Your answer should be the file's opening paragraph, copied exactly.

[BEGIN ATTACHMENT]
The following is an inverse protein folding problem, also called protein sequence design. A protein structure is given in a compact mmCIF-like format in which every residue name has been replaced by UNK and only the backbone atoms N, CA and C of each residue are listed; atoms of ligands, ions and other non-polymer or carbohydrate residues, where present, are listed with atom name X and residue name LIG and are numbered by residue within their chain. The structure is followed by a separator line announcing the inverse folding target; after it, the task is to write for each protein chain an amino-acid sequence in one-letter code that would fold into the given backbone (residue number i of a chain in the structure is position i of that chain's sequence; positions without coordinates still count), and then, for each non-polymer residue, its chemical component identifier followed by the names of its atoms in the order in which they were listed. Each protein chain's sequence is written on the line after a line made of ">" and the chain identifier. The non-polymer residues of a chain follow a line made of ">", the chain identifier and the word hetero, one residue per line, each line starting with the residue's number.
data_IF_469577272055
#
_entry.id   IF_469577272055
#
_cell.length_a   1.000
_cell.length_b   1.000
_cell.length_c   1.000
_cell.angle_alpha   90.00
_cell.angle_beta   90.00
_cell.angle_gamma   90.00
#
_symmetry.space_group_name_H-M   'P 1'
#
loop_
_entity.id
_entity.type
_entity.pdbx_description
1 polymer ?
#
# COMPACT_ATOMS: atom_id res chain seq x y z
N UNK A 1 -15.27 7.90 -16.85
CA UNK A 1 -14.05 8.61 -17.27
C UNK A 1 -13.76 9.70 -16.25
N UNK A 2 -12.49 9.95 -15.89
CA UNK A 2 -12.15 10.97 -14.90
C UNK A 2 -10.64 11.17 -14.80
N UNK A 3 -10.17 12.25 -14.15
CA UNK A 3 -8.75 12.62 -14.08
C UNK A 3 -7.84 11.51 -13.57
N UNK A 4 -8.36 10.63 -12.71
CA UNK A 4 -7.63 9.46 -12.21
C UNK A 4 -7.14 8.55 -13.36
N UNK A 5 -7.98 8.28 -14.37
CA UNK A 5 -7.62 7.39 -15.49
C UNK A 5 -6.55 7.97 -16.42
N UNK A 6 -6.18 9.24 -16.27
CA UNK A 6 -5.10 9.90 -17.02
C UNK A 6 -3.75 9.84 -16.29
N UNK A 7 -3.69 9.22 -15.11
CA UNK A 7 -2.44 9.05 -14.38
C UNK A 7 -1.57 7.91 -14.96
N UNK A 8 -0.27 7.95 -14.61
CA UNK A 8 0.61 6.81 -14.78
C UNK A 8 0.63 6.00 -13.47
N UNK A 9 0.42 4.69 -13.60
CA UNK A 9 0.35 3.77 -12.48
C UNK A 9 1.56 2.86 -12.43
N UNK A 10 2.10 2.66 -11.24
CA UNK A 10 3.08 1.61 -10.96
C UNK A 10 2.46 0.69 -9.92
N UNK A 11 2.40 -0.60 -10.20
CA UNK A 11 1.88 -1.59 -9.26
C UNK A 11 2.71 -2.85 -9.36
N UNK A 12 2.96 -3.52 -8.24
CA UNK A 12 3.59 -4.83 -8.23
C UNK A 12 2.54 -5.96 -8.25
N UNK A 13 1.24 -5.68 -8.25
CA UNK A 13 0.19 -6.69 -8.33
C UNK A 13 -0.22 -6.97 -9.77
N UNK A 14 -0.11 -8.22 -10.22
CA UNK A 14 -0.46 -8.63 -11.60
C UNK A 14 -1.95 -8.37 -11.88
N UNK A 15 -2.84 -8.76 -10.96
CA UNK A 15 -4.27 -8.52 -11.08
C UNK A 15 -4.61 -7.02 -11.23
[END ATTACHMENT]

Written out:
The following is an inverse protein folding problem, also called protein sequence design. A protein structure is given in a compact mmCIF-like format in which every residue name has been replaced by UNK and only the backbone atoms N, CA and C of each residue are listed; atoms of ligands, ions and other non-polymer or carbohydrate residues, where present, are listed with atom name X and residue name LIG and are numbered by residue within their chain. The structure is followed by a separator line announcing the inverse folding target; after it, the task is to write for each protein chain an amino-acid sequence in one-letter code that would fold into the given backbone (residue number i of a chain in the structure is position i of that chain's sequence; positions without coordinates still count), and then, for each non-polymer residue, its chemical component identifier followed by the names of its atoms in the order in which they were listed. Each protein chain's sequence is written on the line after a line made of ">" and the chain identifier. The non-polymer residues of a chain follow a line made of ">", the chain identifier and the word hetero, one residue per line, each line starting with the residue's number.